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5 recommended free AI-Ethics online courses to get started right away
AI ethics is becoming more and more important. Discussions about AI Ethics are still mostly conducted in academic circles. But one can already see that many companies are seriously dealing with it. One thing that seems clear to me:
Graduates of philosophy and ethics will be in high demand in the future to investigate AI-related processes through a human lens.
(taken from the article: Do Companies need a Chief AI-Ethics Officer?)
Below are five recommended online courses on AI Ethics.
1. Ethics of AI (University of Helsinki)
The Ethics of AI is a free online course created by the University of Helsinki. The course is for anyone who is interested in the ethical aspects of AI — we want to encourage people to learn what AI ethics means, what can and can’t be done to develop AI in an ethically sustainable way, and how to start thinking about AI from an ethical point of view.
Chapter 1: What is AI ethics? – What does AI ethics mean and what role do values and norms play? We’ll also look at the principles of AI ethics that we will follow in this course.
Chapter 2: What should we do? – What do the principles of beneficence (do good) and non-maleficence (do no harm) mean for AI, and how do they relate to the concept of the “common good?
Chapter 3: Who should be blamed? – What does accountability actually mean, and how does it apply to AI ethics? We’ll also discuss what moral agency and responsibility mean and the difficulty of assigning blame.
Chapter 4: Should we know how AI works – Why is transparency in AI important and what major issues are affected by transparency — and what are some of the risks associated with transparency in AI systems?
Chapter 5: Should AI respect and promote rights? – What are human rights, and how do they tie into the current ethical guidelines and principles of AI? We’ll also look more closely at three rights of particular importance to AI: the right to privacy, security, and inclusion.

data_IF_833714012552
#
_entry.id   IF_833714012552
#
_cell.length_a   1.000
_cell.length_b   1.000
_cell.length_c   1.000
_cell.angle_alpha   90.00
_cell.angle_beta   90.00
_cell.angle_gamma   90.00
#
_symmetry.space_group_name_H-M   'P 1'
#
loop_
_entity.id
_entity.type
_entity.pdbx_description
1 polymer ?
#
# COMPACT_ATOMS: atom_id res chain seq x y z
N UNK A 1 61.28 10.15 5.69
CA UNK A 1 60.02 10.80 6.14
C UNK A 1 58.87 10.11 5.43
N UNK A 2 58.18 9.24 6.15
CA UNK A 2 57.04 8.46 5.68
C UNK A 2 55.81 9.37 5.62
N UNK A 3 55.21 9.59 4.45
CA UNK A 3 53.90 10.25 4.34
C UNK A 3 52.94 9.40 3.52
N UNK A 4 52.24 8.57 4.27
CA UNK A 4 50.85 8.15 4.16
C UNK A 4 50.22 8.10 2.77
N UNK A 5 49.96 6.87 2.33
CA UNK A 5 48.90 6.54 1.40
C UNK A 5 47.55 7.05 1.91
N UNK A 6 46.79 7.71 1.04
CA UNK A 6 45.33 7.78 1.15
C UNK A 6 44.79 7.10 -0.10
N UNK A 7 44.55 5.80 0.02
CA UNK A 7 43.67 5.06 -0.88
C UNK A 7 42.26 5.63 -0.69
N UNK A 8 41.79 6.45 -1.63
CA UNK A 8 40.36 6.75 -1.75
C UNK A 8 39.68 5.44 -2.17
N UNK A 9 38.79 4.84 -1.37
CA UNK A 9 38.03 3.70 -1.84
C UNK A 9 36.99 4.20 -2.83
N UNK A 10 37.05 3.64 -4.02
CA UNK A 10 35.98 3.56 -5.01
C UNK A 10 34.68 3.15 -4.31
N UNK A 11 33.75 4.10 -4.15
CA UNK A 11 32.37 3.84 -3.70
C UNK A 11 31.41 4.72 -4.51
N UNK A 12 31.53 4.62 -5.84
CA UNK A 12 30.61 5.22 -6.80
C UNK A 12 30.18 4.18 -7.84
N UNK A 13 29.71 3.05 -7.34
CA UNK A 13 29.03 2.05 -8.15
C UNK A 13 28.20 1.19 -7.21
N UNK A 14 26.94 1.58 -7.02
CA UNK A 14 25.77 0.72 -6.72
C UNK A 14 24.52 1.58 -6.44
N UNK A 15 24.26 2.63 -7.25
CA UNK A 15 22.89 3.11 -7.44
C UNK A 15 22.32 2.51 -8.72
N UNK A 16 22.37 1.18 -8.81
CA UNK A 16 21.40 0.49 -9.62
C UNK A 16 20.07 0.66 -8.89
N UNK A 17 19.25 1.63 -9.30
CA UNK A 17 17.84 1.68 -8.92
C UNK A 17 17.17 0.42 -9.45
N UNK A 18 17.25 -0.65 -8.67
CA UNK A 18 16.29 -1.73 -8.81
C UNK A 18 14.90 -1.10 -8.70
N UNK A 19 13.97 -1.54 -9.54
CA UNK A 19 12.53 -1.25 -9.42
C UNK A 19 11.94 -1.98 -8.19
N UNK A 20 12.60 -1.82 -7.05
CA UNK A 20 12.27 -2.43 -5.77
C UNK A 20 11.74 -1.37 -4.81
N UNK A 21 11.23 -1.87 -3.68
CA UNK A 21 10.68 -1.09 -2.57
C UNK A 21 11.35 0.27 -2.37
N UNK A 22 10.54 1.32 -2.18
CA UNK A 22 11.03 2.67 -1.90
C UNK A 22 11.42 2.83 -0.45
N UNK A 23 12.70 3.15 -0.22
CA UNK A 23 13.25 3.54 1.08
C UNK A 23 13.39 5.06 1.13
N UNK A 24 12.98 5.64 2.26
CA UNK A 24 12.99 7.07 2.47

Chapter 6: Should AI be fair and non-discriminative – What does fairness mean in relation to AI, how does discrimination manifest through AI — and what can we do to make these systems less biased?
Chapter 7: AI ethics in practice – What are some of the current challenges for AI ethics, what role do AI guidelines play in shaping the discussion, and how might things develop in the future?
Course: Ethics of AI
2. AI-Ethics: Global Perspectives (aiethicscourse.org)
Data-intensive and AI-based technologies can solve the world’s biggest challenges, but they also pose risks to individuals and groups. As we deploy new technology, we must consider ethical ramifications of AI use to identify and rectify harms.
This course is designed to raise awareness of the societal impacts of technology and to give individuals and institutions the tools to pursue responsible AI use. Intended for current and future data scientists, policymakers, and business leaders, this course contains 19 modules on topics related to artificial intelligence. Each module consists of a video lecture accompanied by additional resources such as podcasts, videos, and readings.